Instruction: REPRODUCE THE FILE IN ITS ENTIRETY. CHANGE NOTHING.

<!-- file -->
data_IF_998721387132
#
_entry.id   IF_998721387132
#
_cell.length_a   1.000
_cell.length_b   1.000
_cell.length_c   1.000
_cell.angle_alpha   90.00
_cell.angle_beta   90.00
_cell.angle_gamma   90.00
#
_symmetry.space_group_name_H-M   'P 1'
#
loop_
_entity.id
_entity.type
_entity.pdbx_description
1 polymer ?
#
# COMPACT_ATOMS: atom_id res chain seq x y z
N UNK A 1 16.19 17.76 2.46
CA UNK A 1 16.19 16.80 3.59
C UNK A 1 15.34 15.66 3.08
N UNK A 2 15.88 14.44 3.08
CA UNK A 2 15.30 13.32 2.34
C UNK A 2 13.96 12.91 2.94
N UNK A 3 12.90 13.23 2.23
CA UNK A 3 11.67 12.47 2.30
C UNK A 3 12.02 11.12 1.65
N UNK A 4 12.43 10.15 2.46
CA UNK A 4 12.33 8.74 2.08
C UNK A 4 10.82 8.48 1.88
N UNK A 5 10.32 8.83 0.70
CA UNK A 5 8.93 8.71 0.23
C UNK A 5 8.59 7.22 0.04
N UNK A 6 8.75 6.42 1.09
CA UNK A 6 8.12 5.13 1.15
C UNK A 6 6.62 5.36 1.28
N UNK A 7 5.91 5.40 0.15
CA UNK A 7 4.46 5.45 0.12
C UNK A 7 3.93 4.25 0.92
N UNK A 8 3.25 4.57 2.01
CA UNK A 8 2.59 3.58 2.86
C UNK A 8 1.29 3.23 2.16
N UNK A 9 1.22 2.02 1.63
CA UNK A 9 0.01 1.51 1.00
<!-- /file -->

data_IF_998721387132
#
_entry.id   IF_998721387132
#
_cell.length_a   1.000
_cell.length_b   1.000
_cell.length_c   1.000
_cell.angle_alpha   90.00
_cell.angle_beta   90.00
_cell.angle_gamma   90.00
#
_symmetry.space_group_name_H-M   'P 1'
#
loop_
_entity.id
_entity.type
_entity.pdbx_description
1 polymer ?
#
# COMPACT_ATOMS: atom_id res chain seq x y z
N UNK A 1 16.19 17.76 2.46
CA UNK A 1 16.19 16.80 3.59
C UNK A 1 15.34 15.66 3.08
N UNK A 2 15.88 14.44 3.08
CA UNK A 2 15.30 13.32 2.34
C UNK A 2 13.96 12.91 2.94
N UNK A 3 12.90 13.23 2.23
CA UNK A 3 11.67 12.47 2.30
C UNK A 3 12.02 11.12 1.65
N UNK A 4 12.43 10.15 2.46
CA UNK A 4 12.33 8.74 2.08
C UNK A 4 10.82 8.48 1.88
N UNK A 5 10.32 8.83 0.70
CA UNK A 5 8.93 8.71 0.23
C UNK A 5 8.59 7.22 0.04
N UNK A 6 8.75 6.42 1.09
CA UNK A 6 8.12 5.13 1.15
C UNK A 6 6.62 5.36 1.28
N UNK A 7 5.91 5.40 0.15
CA UNK A 7 4.46 5.45 0.12
C UNK A 7 3.93 4.25 0.92
N UNK A 8 3.25 4.57 2.01
CA UNK A 8 2.59 3.58 2.86
C UNK A 8 1.29 3.23 2.16
N UNK A 9 1.22 2.02 1.63
CA UNK A 9 0.01 1.51 1.00